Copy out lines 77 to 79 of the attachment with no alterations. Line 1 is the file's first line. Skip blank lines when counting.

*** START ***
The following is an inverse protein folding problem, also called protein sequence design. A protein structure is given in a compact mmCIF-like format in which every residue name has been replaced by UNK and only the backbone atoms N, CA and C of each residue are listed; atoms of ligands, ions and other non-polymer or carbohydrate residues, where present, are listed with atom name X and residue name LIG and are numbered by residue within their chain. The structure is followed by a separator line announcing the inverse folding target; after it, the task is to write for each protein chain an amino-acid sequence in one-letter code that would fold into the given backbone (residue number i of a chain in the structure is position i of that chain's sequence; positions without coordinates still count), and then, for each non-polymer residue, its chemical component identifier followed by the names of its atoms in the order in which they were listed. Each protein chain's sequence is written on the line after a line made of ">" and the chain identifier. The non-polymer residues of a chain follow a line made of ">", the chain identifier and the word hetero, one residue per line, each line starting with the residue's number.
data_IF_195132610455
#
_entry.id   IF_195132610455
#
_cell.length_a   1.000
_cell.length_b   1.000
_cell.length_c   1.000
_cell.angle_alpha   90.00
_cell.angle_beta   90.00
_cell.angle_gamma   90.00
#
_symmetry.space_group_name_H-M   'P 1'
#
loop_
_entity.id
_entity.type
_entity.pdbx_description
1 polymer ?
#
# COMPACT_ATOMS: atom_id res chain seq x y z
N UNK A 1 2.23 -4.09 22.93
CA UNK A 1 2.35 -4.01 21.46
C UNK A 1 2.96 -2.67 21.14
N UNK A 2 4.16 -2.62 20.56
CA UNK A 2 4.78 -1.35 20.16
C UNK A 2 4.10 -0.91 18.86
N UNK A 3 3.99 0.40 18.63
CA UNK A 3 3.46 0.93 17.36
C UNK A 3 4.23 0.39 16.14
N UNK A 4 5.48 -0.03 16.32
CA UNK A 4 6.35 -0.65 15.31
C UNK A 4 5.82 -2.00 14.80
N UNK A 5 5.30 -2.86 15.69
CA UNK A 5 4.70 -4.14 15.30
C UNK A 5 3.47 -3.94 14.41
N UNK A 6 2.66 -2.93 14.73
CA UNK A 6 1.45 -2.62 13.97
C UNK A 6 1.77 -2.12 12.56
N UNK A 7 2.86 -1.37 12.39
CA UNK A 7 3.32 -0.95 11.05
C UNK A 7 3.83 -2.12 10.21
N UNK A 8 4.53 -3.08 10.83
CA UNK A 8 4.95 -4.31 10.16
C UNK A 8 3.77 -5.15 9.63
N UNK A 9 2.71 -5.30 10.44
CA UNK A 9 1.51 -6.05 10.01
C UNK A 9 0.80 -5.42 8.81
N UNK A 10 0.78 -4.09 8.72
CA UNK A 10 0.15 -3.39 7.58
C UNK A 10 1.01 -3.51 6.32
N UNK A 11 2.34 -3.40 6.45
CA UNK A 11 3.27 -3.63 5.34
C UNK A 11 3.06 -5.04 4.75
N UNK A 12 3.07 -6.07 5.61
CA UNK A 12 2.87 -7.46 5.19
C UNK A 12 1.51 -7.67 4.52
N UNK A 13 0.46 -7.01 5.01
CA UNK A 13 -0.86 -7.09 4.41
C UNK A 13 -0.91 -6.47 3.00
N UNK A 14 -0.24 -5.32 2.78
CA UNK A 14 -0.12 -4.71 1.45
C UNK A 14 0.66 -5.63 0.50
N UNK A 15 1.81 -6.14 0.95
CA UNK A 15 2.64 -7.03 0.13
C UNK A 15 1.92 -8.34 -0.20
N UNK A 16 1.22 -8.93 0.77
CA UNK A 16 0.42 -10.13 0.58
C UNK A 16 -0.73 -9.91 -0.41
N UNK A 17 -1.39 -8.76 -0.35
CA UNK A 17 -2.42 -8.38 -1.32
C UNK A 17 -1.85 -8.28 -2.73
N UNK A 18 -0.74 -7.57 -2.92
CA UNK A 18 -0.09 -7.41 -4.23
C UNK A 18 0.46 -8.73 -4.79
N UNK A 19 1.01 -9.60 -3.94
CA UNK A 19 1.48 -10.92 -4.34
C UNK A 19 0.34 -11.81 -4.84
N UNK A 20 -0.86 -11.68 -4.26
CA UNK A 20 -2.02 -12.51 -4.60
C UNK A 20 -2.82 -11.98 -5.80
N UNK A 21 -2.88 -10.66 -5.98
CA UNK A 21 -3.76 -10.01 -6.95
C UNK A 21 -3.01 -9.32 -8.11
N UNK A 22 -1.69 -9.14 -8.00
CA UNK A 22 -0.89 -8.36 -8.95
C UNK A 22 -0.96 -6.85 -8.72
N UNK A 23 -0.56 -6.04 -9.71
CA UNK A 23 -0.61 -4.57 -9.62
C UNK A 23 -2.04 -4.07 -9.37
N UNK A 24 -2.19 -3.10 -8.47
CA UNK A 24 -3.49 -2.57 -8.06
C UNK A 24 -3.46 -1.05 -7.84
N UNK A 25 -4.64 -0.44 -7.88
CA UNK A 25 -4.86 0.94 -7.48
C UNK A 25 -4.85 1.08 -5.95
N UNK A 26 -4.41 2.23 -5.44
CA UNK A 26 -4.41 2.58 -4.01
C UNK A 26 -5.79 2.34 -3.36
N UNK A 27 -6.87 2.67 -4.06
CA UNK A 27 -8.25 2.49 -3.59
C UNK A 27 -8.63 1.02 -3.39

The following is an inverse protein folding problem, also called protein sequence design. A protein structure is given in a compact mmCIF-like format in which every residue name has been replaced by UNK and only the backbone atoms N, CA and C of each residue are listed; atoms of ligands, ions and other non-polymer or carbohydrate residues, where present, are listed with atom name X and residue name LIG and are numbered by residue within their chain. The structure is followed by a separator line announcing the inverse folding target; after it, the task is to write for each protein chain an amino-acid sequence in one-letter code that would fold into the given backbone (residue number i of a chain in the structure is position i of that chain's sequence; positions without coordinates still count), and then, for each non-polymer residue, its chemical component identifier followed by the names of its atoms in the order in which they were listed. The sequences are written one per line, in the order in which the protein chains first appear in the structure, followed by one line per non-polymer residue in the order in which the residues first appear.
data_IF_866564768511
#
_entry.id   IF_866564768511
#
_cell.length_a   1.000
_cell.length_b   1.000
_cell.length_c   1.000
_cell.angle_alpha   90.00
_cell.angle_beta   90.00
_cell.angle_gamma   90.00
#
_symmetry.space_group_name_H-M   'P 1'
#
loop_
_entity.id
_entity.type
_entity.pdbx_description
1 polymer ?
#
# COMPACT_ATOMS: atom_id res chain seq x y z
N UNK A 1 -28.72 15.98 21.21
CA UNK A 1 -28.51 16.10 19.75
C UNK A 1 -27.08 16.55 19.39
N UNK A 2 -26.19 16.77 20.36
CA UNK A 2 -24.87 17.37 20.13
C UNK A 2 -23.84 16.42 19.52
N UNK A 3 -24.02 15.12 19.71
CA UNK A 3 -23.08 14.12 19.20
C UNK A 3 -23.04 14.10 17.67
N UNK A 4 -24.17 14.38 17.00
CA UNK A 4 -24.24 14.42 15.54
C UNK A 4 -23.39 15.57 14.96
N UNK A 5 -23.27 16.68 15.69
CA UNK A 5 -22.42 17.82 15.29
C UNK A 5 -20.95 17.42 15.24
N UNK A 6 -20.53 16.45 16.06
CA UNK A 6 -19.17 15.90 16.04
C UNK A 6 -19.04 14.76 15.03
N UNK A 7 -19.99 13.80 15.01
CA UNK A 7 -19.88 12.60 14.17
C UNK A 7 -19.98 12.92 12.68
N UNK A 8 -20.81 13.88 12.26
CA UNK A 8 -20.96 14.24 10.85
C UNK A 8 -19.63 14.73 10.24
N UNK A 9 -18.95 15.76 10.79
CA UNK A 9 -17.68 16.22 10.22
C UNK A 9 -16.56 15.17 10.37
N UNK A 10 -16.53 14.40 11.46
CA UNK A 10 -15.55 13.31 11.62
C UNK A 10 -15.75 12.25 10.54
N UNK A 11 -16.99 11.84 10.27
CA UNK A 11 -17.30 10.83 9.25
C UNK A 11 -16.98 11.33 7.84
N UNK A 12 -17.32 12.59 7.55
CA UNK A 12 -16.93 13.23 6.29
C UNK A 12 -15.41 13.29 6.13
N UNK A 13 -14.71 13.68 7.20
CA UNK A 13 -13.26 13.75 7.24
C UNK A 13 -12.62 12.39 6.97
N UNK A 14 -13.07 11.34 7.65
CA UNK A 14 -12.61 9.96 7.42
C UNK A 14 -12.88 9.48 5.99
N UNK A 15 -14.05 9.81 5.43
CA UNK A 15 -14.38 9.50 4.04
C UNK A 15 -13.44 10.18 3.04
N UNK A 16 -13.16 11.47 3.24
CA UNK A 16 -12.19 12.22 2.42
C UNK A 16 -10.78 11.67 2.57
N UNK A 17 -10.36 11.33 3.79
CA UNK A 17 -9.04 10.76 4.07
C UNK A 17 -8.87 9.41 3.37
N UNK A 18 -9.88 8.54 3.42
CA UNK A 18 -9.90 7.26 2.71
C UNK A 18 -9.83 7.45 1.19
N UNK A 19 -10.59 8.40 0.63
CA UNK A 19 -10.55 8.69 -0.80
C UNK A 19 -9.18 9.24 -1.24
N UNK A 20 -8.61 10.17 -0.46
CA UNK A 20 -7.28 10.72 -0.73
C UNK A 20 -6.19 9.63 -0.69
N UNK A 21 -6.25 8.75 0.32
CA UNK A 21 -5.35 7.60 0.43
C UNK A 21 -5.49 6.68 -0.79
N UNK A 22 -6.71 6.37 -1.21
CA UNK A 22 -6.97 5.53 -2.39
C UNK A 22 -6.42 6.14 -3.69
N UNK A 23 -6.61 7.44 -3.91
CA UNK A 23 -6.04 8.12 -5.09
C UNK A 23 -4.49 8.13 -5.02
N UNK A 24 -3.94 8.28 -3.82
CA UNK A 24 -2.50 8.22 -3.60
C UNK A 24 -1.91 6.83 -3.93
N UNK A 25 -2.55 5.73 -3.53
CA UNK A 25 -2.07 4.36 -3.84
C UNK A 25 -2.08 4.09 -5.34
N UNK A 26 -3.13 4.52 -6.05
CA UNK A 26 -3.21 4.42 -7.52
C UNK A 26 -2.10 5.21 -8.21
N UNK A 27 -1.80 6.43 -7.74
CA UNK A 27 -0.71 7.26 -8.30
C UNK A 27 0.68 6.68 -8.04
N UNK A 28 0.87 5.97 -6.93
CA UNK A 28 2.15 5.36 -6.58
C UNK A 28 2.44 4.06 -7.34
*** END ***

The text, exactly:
CA UNK A 19 1.48 -10.92 -4.34
C UNK A 19 0.34 -11.81 -4.84
N UNK A 20 -0.86 -11.68 -4.26